2nd Edition

Page xix - "understand" should be "understanding"

Near the bottom of the page, in the In Depth section, it says, "... not critical to your understand of C#...". This should say, "... not critical to your understanding of C#..." instead.

Page 4 - Grammatical Error: Missing *is*

On page 4, towards the bottom of the page, is a paragraph that starts with, "I should also point out..." Towards the end of that paragraph is a sentence that says "... you can call outside code that not running on a virtual machine." This is missing the word *is* and should probably read: "In other cases, you can call outside code that is not running on a virtual machine."

Page 48 - Extraneous *to*

On page 48 at the start of the 4th paragraph, it reads, "These Convert.ToWhatever methods to convert things besides just strings." That sentence has an extraneous *to* and ought to read, "These Convert.ToWhatever methods convert things besides strings."

Page 72 - && Instead of ||

In chapter 11, after the code sample and before the Try It Out, there's a single paragraph that ends with "You can write the same thing with an if statement as well, using the && operator. This is wrong; it would be the || operator, not the && operator that you would use.

Page 73 - Comment in code explains the while loop backwards

In the section called The While Loop towards the bottom of the page, there are two code blocks. The first one is a simple illustration of how while loops work, but the comment in the middle of the loop is wrong. This comment says, "this code is repeated until the condition is true...". The opposite is the case, in fact. The code is repeated WHILE the condition is true. Or in other words, the code is repeated until the condition is false.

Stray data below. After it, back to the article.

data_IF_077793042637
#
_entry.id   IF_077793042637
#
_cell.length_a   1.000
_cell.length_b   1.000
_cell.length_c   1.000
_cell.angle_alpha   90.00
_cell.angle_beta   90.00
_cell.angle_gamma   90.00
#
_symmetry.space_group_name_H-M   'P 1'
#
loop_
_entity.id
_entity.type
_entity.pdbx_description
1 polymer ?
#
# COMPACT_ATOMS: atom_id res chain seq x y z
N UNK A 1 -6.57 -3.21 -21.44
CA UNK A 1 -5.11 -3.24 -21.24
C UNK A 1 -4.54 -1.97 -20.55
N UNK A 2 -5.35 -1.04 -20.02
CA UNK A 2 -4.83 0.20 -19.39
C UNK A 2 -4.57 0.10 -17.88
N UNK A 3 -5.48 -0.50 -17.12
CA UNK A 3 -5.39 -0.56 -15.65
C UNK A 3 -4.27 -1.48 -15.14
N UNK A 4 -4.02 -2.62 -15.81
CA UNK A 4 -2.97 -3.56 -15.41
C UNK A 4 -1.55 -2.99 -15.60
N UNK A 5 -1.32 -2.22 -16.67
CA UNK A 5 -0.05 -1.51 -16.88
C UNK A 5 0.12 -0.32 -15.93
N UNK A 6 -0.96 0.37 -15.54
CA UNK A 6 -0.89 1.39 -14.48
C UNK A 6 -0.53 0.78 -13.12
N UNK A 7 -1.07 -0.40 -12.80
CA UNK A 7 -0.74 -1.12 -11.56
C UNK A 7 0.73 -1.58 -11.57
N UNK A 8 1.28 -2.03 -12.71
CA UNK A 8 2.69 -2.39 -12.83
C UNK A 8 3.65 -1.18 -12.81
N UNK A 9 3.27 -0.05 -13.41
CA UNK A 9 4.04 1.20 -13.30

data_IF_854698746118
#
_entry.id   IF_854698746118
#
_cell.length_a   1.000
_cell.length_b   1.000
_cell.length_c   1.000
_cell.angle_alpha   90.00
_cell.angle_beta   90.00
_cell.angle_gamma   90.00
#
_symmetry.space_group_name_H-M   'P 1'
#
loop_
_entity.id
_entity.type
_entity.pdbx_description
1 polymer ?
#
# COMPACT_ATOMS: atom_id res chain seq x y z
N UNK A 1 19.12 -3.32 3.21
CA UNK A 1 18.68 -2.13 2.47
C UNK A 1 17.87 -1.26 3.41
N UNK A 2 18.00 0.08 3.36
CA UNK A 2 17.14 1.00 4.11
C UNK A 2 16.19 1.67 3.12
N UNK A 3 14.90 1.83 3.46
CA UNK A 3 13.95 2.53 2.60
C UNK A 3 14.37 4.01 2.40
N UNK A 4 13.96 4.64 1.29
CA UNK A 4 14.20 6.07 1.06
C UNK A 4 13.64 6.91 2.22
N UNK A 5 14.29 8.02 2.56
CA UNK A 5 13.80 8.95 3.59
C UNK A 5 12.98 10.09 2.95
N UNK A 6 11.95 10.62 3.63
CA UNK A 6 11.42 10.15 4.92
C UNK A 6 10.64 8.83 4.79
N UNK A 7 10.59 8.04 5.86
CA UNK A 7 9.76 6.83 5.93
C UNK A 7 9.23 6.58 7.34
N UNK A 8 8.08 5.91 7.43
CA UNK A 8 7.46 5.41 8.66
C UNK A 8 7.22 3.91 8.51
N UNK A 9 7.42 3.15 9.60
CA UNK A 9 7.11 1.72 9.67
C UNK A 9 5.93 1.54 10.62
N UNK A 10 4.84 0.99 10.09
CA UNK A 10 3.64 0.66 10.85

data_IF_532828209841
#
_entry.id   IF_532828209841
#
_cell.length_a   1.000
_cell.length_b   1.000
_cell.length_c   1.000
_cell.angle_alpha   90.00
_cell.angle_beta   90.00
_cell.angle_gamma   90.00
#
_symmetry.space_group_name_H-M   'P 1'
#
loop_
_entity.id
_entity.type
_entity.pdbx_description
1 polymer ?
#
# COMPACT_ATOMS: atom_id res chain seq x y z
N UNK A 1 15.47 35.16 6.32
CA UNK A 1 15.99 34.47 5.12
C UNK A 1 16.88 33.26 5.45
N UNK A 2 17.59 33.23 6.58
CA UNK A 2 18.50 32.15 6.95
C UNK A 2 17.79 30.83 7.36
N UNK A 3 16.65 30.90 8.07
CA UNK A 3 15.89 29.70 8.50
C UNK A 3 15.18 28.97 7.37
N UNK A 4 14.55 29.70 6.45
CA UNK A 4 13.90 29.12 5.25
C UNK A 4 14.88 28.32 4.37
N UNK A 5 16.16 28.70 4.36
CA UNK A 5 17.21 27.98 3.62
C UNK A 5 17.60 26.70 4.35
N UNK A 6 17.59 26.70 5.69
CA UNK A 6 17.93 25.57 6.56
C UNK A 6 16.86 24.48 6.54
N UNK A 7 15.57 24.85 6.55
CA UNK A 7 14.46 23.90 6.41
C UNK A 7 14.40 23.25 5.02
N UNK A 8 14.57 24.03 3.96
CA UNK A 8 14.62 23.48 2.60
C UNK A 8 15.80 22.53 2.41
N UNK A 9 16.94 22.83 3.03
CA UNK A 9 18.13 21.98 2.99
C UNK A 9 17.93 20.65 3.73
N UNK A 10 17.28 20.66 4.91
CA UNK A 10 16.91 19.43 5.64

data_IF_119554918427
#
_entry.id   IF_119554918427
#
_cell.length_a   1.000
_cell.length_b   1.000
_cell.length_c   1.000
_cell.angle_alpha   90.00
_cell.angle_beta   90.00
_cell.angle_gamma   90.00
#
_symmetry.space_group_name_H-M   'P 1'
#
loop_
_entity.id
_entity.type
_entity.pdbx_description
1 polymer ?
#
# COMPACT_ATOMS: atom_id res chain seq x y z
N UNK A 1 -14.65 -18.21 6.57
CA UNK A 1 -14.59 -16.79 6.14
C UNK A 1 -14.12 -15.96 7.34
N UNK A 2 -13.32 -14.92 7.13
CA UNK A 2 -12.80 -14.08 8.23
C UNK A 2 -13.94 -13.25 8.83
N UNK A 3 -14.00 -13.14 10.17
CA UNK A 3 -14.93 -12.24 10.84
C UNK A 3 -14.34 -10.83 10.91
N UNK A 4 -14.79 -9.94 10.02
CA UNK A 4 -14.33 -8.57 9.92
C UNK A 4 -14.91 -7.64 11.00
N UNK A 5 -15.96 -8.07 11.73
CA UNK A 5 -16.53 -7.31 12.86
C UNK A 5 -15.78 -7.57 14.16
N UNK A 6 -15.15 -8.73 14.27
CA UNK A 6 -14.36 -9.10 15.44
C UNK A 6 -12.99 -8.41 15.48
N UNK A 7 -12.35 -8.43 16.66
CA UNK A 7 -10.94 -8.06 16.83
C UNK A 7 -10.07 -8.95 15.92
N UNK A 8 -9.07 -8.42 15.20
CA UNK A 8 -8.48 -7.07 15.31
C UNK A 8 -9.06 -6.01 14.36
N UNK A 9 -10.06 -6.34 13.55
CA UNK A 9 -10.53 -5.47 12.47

The text above the code explains it correctly when it says, "A while loop will repeat certain code over and over, as long as a certain condition is true."

Page 85 - Totaling vs. Minimum

The Try It Out problem at the bottom of this page talks about totaling and averaging, and mentions a section of code earlier that does each of these, which you then need to modify as a part of the Try It Out problem. The problem here is that there is no code earlier in the chapter that actually does totaling. Instead, there's a section two pages earlier that talks about finding the minimum and averaging.

While writing code to find the total of all items in an array is a useful exercise, the intent of this Try It Out problem was simply to modify the earlier code to use foreach loops instead.

As such, this Try It Out problem really should be titled Minimum and Averaging Revisited, and the first sentence there should state something more like, "Earlier in this chapter, I presented code to go through an array and find the minimum value in an array."

Page 124 - "Two" vs. "To"

I made a grammar mistake when I was typing this one out. On the third line of the second paragraph in the Name Hiding section on page 124, it says, "... which of the two is it referring two?" That second one is the wrong version of "two" and should actually read, "... which of the two is it referring to?"

Page 133 - Missing this

In the second code block on page 133, the SetScore method has a bug. Inside of the if statement, the code should say this.score = 0; instead of simply score = 0;. This is broken because we're setting the local variable (the parameter) to 0 instead of the class-level instance variable. On the next page, where the code is using the property, it is correct. (In that case, score references the instance variable, while value is the name of the parameter.)